Characterization of the peripheral retinopathy in X-linked and autosomal recessive Alport syndrome

Launceston General Hospital, Patersonia, Tasmania, Australia
Nephrology Dialysis Transplantation (Impact Factor: 3.49). 02/2007; 22(1):104-8. DOI: 10.1093/ndt/gfl607
Source: PubMed

ABSTRACT Alport syndrome is an inherited disease resulting in kidney failure, hearing loss and ocular abnormalities. Alport syndrome is however often unrecognized, and the aim of this study was to characterize the associated but rarely described peripheral retinopathy and determine whether its demonstration was diagnostically helpful.
Index cases were diagnosed with Alport syndrome on renal biopsy in themselves or a family member. Inheritance and affected status were determined using microsatellite markers at the COL4A5 and COL4A3/COL4A4 loci, respectively. Participants' eyes were dilated, and examined with direct and indirect ophthalmoscopy, and slit lamp biomicroscopy by an expert ophthalmologist who was unaware of the patients' disease status.
Ten males and nine females with X-linked Alport syndrome and seven with autosomal recessive disease were studied. Of the 26 patients, 16 had central retinopathy (62%), and 19 patients had peripheral retinopathy (74%). The peripheral changes occurred in both males and females with X-linked and autosomal recessive Alport syndrome, and were more common when renal failure, hearing loss, lenticonus and the central changes were present, but were also noted in 3 X-linked carriers with normal renal function.
The peripheral retinopathy occurs in X-linked and autosomal recessive Alport syndrome even when the central retinopathy is absent. Careful retinal examination and photography that includes the periphery is a safe and inexpensive method that may help in the diagnosis of Alport syndrome especially in carriers of X-linked disease.

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    Pediatric Nephrology 12/2013; 29(3). DOI:10.1007/s00467-013-2682-6 · 2.88 Impact Factor
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    ABSTRACT: Autosomal recessive Alport syndrome (ARAS) is a rare hereditary disease caused by homozygous or compound heterozygous mutations in either the COL4A3 or COL4A4 genes. Failure to diagnose ARAS cases is common, even if detailed clinical and pathological examinations are carried out. As the mutation detection rate for ARAS is unsatisfactory, we sought to develop more reliable diagnostic methods and provide a better description of the clinicopathological characteristics of this disorder. A retrospective analysis of 30 genetically diagnosed patients with ARAS in 24 pedigrees was conducted. The mutation detection strategy comprised three steps: (1) genomic DNA analysis using polymerase chain reaction (PCR) and direct sequencing; (2) mRNA analysis using reverse transcription (RT)-PCR to detect RNA processing abnormalities; (3) semi-quantitative PCR using capillary electrophoresis to detect large heterozygous deletions. Using the three-step analysis, we identified homozygous or compound heterozygous mutations in all patients. Interestingly, 20 % of our ARAS patients showed normal expression of α5 in kidney tissue. The median age of developing end-stage renal disease was 21 years. The strategy described in this study improves the diagnosis for ARAS families. Although immunohistochemical analysis of α5 can provide diagnostic information, normal distribution does not exclude the diagnosis of ARAS.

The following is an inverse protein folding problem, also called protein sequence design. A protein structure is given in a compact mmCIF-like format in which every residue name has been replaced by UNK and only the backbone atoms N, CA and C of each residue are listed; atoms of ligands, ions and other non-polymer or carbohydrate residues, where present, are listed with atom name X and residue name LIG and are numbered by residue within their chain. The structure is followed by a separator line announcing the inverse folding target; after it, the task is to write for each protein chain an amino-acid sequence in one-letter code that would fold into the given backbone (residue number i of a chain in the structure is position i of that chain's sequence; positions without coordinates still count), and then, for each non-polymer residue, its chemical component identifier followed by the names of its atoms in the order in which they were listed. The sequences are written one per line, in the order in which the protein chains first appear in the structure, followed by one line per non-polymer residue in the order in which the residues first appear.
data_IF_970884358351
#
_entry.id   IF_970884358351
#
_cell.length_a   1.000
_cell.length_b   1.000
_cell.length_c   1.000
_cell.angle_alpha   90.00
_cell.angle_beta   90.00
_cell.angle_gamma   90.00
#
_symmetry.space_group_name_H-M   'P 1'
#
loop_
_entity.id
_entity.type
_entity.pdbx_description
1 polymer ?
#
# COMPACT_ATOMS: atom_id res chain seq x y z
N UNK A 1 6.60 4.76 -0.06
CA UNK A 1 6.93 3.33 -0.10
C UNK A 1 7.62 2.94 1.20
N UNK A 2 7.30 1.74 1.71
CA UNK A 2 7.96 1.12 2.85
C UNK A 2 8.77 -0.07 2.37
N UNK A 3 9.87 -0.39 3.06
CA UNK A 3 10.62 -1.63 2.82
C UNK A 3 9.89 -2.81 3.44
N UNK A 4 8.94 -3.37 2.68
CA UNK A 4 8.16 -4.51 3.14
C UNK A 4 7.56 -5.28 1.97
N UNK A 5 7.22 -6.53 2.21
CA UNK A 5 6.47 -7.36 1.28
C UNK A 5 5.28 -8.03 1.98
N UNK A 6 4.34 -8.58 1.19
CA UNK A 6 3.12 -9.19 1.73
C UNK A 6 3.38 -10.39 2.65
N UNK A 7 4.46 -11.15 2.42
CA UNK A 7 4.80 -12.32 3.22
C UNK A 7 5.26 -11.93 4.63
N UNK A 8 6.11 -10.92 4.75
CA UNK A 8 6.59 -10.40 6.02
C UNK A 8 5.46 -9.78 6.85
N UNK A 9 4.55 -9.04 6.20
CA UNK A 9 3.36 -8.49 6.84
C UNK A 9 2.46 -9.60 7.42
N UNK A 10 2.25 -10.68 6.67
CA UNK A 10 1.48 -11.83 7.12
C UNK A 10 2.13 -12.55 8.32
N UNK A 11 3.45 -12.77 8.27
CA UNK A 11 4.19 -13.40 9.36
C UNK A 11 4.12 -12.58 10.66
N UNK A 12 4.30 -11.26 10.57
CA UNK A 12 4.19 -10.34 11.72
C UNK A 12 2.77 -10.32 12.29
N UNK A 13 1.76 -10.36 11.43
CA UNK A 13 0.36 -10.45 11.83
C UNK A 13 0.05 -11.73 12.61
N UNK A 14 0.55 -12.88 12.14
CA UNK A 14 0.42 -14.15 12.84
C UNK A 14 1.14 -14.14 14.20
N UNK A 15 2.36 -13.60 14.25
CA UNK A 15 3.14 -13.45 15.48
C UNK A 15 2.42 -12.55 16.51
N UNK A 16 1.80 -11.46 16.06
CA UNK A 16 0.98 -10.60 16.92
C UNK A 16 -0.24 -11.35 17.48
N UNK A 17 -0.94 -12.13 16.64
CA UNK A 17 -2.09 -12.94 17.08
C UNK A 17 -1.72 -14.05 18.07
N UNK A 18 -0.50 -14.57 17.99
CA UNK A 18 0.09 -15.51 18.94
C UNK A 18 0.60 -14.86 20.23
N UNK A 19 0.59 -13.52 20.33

Pediatric Nephrology 03/2014; 29(9). DOI:10.1007/s00467-014-2797-4 · 2.88 Impact Factor
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    ABSTRACT: Background Alport syndrome is a progressive inherited glomerulonephritis leading to renal failure, hearing loss and ocular changes. Purpose To report the seventh case of giant macular hole in a patient with Alport syndrome, review the literature, and propose a pathophysiological mechanism. Methods The case of a man with a giant macular hole of the right eye is described with visual acuity, fundus photographs and spectral domain ocular coherence tomography. Results A 56-year-old man with Alport syndrome and giant macular hole (2291 μm × 2265 μm) in his right eye, reducing the visual acuity to 20/200, complained of progressive visual loss in his contralateral eye. Fundus examination of the left eye revealed a circular perimacular atrophy. Conclusion Giant macular holes are one possible retinal complication of Alport syndrome. Their pathogenesis differs from idiopathic macular holes and may result from the combination of collagen type IV abnormalities in the basement membranes of both Bruch's membrane and the internal limiting membrane, along with anomalous vitreo-retinal adhesion.
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